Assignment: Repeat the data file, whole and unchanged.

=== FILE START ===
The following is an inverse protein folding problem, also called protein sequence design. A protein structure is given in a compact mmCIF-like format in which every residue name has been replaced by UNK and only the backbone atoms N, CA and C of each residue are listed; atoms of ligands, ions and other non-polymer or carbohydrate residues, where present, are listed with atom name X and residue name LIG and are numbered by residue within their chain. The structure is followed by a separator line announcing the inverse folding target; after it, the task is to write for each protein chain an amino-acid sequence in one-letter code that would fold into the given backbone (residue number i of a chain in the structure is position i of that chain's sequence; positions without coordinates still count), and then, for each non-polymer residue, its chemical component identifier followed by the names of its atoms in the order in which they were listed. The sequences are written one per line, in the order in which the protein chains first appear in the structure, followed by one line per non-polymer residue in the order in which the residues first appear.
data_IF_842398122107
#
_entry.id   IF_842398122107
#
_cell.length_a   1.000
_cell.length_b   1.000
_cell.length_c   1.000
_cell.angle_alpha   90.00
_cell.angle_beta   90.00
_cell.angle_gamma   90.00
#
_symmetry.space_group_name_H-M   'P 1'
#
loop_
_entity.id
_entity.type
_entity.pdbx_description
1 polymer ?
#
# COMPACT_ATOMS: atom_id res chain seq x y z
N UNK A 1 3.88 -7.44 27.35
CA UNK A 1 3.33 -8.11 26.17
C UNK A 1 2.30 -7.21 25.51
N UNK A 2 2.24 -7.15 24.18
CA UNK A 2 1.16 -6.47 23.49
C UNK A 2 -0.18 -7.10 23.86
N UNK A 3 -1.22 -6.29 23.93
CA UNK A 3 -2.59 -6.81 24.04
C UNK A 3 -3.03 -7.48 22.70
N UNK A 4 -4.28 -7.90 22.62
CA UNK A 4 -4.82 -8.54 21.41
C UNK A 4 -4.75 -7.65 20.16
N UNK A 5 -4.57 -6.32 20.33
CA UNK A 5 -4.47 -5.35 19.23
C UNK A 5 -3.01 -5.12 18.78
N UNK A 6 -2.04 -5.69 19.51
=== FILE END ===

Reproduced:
The following is an inverse protein folding problem, also called protein sequence design. A protein structure is given in a compact mmCIF-like format in which every residue name has been replaced by UNK and only the backbone atoms N, CA and C of each residue are listed; atoms of ligands, ions and other non-polymer or carbohydrate residues, where present, are listed with atom name X and residue name LIG and are numbered by residue within their chain. The structure is followed by a separator line announcing the inverse folding target; after it, the task is to write for each protein chain an amino-acid sequence in one-letter code that would fold into the given backbone (residue number i of a chain in the structure is position i of that chain's sequence; positions without coordinates still count), and then, for each non-polymer residue, its chemical component identifier followed by the names of its atoms in the order in which they were listed. The sequences are written one per line, in the order in which the protein chains first appear in the structure, followed by one line per non-polymer residue in the order in which the residues first appear.
data_IF_842398122107
#
_entry.id   IF_842398122107
#
_cell.length_a   1.000
_cell.length_b   1.000
_cell.length_c   1.000
_cell.angle_alpha   90.00
_cell.angle_beta   90.00
_cell.angle_gamma   90.00
#
_symmetry.space_group_name_H-M   'P 1'
#
loop_
_entity.id
_entity.type
_entity.pdbx_description
1 polymer ?
#
# COMPACT_ATOMS: atom_id res chain seq x y z
N UNK A 1 3.88 -7.44 27.35
CA UNK A 1 3.33 -8.11 26.17
C UNK A 1 2.30 -7.21 25.51
N UNK A 2 2.24 -7.15 24.18
CA UNK A 2 1.16 -6.47 23.49
C UNK A 2 -0.18 -7.10 23.86
N UNK A 3 -1.22 -6.29 23.93
CA UNK A 3 -2.59 -6.81 24.04
C UNK A 3 -3.03 -7.48 22.70
N UNK A 4 -4.28 -7.90 22.62
CA UNK A 4 -4.82 -8.54 21.41
C UNK A 4 -4.75 -7.65 20.16
N UNK A 5 -4.57 -6.32 20.33
CA UNK A 5 -4.47 -5.35 19.23
C UNK A 5 -3.01 -5.12 18.78
N UNK A 6 -2.04 -5.69 19.51